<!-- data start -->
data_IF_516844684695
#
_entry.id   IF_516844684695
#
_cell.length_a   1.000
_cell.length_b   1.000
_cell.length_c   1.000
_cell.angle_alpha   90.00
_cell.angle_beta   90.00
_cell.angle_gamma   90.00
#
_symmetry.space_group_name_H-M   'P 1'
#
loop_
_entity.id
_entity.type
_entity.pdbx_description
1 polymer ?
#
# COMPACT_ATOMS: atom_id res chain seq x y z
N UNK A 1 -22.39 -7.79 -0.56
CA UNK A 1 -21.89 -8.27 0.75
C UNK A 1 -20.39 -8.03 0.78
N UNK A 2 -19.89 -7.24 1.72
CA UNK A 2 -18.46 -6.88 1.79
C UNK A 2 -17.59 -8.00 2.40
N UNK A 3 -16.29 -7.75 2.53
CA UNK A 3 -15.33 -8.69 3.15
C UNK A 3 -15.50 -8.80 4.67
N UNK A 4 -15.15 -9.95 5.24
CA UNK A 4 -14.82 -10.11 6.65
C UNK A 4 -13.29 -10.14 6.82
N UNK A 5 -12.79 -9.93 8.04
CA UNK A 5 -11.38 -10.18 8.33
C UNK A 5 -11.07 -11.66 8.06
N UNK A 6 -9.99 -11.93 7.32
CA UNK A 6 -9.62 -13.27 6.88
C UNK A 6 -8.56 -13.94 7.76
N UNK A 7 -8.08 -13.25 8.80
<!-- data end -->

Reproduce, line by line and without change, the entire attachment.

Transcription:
data_IF_516844684695
#
_entry.id   IF_516844684695
#
_cell.length_a   1.000
_cell.length_b   1.000
_cell.length_c   1.000
_cell.angle_alpha   90.00
_cell.angle_beta   90.00
_cell.angle_gamma   90.00
#
_symmetry.space_group_name_H-M   'P 1'
#
loop_
_entity.id
_entity.type
_entity.pdbx_description
1 polymer ?
#
# COMPACT_ATOMS: atom_id res chain seq x y z
N UNK A 1 -22.39 -7.79 -0.56
CA UNK A 1 -21.89 -8.27 0.75
C UNK A 1 -20.39 -8.03 0.78
N UNK A 2 -19.89 -7.24 1.72
CA UNK A 2 -18.46 -6.88 1.79
C UNK A 2 -17.59 -8.00 2.40
N UNK A 3 -16.29 -7.75 2.53
CA UNK A 3 -15.33 -8.69 3.15
C UNK A 3 -15.50 -8.80 4.67
N UNK A 4 -15.15 -9.95 5.24
CA UNK A 4 -14.82 -10.11 6.65
C UNK A 4 -13.29 -10.14 6.82
N UNK A 5 -12.79 -9.93 8.04
CA UNK A 5 -11.38 -10.18 8.33
C UNK A 5 -11.07 -11.66 8.06
N UNK A 6 -9.99 -11.93 7.32
CA UNK A 6 -9.62 -13.27 6.88
C UNK A 6 -8.56 -13.94 7.76
N UNK A 7 -8.08 -13.25 8.80